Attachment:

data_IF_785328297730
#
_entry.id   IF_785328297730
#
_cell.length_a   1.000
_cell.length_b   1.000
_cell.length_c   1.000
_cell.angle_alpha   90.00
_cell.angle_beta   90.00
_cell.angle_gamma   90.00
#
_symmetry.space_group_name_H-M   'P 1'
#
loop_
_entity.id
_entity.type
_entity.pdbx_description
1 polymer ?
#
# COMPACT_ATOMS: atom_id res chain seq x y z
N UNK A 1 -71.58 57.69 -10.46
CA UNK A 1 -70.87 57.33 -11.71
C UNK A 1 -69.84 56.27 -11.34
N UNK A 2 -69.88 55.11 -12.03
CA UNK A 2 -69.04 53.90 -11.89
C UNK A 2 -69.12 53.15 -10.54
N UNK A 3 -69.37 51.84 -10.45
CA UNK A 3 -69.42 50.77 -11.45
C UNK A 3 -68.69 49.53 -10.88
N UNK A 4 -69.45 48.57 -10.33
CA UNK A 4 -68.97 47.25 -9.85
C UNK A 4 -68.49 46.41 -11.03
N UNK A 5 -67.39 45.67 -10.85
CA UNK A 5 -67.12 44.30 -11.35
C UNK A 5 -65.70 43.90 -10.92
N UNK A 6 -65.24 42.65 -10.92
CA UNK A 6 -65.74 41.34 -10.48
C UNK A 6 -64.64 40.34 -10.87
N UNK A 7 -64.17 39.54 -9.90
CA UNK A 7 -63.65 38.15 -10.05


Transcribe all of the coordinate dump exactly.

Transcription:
data_IF_785328297730
#
_entry.id   IF_785328297730
#
_cell.length_a   1.000
_cell.length_b   1.000
_cell.length_c   1.000
_cell.angle_alpha   90.00
_cell.angle_beta   90.00
_cell.angle_gamma   90.00
#
_symmetry.space_group_name_H-M   'P 1'
#
loop_
_entity.id
_entity.type
_entity.pdbx_description
1 polymer ?
#
# COMPACT_ATOMS: atom_id res chain seq x y z
N UNK A 1 -71.58 57.69 -10.46
CA UNK A 1 -70.87 57.33 -11.71
C UNK A 1 -69.84 56.27 -11.34
N UNK A 2 -69.88 55.11 -12.03
CA UNK A 2 -69.04 53.90 -11.89
C UNK A 2 -69.12 53.15 -10.54
N UNK A 3 -69.37 51.84 -10.45
CA UNK A 3 -69.42 50.77 -11.45
C UNK A 3 -68.69 49.53 -10.88
N UNK A 4 -69.45 48.57 -10.33
CA UNK A 4 -68.97 47.25 -9.85
C UNK A 4 -68.49 46.41 -11.03
N UNK A 5 -67.39 45.67 -10.85
CA UNK A 5 -67.12 44.30 -11.35
C UNK A 5 -65.70 43.90 -10.92
N UNK A 6 -65.24 42.65 -10.92
CA UNK A 6 -65.74 41.34 -10.48
C UNK A 6 -64.64 40.34 -10.87
N UNK A 7 -64.17 39.54 -9.90
CA UNK A 7 -63.65 38.15 -10.05